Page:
Tuesday, 20 October 2009

St Luke

This last Sunday Morning's sermon was on St Luke. Here's what they got...

St Luke (2009)
St Luke the Evangelist…

When I lived in London, which was some time ago, there was a visit from an American Evangelist to Earls Court Arena. He was coming to bring his ‘healing ministry’ to the UK – his name was (and I assume still is) Morris Curello. London was plastered with huge posters which had pictures of abandoned wheelchairs and dropped crutches, and various medical impliments discarded in the wake of this man’s healing campaign.

There was some controversy over these posters because a number of people said they degraded those who were wheelchair bound, and in the Church there was an adverse reaction to what was derogatorily referred to as ‘Faith Healing’. Derogatory because faith healing seems more to do with the person that has such a ‘ministry’ than the God who Christians believe is the great healer, or Christ who is referred to as ‘the Wounded Healer’. And for Curello the greatest criticism levelled at him was that he emphasised the work of the Holy Spirit in performing astounding ‘tricks’ of healing at the expense of those firstly who weren’t healed and secondly of the God who we describe in Trinity.

That sets the scene for today! You may be wondering why this reference to healing ministry to begin our thoughts for this Sunday service this morning. Well, today is St Luke’s day, St Luke writer – according to tradition – of the third Gospel, St Luke who, tradition (and a late 2nd Century document) also says was a healer, a doctor. St Luke, companion of St Paul who is also patron saint of doctors and all those in the medical profession.

So I thought it worth kicking off my thoughts today on the theme of healing. Even though the writings of Luke – commonly accepted to be both the Gospel of Luke and the Acts of the Apostles – don’t make a particular issue of healing in themselves. They don’t show a particular bias towards healing miracles at the expense of say, parables, or other teaching, or even other miracles. It seems that to Luke healing was a wider issue, of which we will say more later!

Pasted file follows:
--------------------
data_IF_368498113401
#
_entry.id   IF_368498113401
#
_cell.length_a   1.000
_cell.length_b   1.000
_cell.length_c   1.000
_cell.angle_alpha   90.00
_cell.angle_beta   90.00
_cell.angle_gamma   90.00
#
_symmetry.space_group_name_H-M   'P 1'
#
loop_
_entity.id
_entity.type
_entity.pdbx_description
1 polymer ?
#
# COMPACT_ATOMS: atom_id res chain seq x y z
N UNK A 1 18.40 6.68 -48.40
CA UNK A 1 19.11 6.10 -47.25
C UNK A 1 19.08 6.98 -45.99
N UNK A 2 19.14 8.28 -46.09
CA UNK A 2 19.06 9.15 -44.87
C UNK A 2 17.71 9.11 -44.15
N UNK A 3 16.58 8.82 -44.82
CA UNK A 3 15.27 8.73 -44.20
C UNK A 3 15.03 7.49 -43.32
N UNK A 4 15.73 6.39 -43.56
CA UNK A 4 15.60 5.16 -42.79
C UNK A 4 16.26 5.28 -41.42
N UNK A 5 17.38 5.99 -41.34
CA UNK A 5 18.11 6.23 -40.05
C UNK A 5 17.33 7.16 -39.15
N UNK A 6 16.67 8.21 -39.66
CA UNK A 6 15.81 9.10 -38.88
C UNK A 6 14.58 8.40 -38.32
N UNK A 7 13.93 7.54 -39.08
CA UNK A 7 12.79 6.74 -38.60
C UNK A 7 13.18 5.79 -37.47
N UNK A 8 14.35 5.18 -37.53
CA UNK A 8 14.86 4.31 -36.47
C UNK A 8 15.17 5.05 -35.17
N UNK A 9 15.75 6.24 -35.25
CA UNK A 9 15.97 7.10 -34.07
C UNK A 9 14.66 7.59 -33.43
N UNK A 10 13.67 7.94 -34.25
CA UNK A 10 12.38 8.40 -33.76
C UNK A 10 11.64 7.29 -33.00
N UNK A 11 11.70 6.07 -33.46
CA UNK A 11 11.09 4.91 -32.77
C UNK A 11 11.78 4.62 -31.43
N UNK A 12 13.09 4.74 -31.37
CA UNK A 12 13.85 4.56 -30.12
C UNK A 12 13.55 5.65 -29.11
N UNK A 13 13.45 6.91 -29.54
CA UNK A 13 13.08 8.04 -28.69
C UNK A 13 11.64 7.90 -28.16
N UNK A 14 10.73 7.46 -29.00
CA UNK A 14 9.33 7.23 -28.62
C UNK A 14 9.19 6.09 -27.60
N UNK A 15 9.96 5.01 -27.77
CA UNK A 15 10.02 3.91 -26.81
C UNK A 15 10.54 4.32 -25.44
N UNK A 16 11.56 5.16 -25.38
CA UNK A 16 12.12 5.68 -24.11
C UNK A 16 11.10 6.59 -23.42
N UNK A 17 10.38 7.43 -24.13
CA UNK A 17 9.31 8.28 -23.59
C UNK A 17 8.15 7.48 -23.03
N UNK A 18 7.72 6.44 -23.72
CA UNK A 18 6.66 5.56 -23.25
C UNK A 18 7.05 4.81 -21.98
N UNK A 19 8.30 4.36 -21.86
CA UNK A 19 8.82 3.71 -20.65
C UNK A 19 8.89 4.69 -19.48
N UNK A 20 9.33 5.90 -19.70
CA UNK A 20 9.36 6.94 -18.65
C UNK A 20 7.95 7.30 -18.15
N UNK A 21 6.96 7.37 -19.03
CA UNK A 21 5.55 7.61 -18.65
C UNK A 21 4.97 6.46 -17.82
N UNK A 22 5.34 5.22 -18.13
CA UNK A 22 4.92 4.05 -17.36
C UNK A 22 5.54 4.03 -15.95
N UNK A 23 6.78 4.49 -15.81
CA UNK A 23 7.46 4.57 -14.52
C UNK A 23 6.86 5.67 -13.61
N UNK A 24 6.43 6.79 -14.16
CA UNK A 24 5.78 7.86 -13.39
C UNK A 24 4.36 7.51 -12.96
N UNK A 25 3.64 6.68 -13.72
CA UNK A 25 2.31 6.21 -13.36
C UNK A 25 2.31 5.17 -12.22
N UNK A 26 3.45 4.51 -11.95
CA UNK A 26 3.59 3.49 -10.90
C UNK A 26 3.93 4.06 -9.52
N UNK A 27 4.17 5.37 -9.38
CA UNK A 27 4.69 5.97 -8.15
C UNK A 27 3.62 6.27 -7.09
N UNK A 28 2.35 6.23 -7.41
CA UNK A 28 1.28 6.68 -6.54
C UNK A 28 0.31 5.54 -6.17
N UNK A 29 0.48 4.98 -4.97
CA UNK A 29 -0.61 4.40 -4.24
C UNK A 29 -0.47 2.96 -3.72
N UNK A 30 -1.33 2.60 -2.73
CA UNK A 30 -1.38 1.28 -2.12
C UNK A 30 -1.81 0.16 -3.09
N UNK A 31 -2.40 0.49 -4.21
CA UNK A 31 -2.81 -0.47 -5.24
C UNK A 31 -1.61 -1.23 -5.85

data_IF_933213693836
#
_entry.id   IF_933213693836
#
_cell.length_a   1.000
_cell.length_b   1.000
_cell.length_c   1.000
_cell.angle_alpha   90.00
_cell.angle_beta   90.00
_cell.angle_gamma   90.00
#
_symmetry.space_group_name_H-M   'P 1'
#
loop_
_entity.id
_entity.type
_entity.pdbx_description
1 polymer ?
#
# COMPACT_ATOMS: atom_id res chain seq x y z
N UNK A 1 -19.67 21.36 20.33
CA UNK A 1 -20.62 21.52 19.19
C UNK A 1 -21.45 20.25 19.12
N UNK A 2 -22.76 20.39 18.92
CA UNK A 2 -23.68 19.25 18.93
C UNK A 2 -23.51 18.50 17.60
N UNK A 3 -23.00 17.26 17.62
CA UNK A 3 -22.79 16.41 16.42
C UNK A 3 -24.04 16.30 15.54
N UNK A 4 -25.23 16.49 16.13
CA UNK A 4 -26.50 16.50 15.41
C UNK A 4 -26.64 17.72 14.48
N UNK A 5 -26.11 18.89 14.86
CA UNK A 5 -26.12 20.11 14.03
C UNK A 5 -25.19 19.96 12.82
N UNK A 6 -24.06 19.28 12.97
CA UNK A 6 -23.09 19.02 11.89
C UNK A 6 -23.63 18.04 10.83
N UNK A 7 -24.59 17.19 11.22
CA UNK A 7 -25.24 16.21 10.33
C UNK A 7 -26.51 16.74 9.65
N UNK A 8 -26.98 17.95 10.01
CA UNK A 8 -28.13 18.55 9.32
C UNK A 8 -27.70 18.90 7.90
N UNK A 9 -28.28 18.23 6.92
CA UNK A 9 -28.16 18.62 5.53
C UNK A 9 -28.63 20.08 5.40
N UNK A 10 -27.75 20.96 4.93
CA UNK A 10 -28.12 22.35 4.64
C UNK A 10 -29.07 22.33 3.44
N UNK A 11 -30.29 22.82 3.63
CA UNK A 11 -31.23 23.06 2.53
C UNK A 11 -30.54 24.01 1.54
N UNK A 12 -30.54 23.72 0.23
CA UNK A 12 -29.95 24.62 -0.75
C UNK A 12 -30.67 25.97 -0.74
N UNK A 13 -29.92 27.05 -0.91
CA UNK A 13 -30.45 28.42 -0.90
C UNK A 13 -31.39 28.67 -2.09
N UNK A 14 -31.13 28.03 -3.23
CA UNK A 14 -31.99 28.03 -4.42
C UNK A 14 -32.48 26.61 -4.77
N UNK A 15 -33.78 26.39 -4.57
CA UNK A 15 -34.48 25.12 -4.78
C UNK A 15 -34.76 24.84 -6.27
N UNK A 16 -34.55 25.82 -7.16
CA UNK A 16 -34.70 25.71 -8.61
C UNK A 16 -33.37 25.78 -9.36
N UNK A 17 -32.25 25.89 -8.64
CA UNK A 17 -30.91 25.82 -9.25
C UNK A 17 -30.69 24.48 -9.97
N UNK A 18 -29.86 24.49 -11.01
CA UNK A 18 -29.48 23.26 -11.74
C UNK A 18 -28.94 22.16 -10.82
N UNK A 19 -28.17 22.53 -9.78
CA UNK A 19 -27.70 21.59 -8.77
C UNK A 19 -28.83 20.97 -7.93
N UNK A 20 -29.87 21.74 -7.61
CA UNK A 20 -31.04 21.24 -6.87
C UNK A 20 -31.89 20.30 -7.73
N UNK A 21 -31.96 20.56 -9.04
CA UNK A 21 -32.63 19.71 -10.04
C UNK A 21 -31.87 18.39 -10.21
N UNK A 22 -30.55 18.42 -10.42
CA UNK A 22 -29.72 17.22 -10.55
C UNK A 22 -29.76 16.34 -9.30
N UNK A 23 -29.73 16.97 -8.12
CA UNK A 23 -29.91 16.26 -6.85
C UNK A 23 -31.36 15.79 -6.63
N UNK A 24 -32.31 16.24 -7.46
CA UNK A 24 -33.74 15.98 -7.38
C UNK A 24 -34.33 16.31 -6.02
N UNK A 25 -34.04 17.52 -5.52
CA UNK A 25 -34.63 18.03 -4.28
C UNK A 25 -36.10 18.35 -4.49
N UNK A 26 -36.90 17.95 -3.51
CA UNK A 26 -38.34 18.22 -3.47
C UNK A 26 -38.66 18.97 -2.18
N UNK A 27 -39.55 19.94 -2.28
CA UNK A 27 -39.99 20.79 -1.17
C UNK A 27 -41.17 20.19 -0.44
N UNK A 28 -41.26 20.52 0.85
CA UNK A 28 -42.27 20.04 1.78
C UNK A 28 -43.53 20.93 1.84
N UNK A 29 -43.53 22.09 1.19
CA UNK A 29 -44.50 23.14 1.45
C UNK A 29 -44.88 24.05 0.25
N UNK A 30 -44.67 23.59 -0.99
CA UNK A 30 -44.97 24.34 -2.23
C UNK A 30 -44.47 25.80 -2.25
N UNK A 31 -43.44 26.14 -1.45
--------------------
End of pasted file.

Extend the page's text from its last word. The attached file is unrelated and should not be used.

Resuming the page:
Whilst Luke talks of Jesus healing and writes of the miracles of Jesus they always have a meaning, a depth behind them. At the start of his ministry, in Chapter Four of Luke’s Gospel, Jesus having been thrown out of the synagogue for speaking with such authority then goes on to perform an exorcism and the healing of Simon Peter’s mother-in-law which proves that he has authority over demons and sickness. In Chapter Six of the Gospel of Luke Jesus has a debate about the Sabbath, then proceeds to heal a withered hand on the Sabbath, showing himself to be Lord of the Sabbath.

In Chapter Seven Jesus heals a centurion’s servant to show that even those outside of the Jewish people are able to share in the life of God. In Chapter 10, today’s reading, Jesus sends out disciples to preach the Gospel and heal, not as a magic trick but to show and to share the presence of the kingdom, the reign, of God.

I could go on, and often do, but the accounts of healings and miracles we have in our Gospels don’t exist for novelty or to impress people into the life of faith, but as signs of God’s work in the world.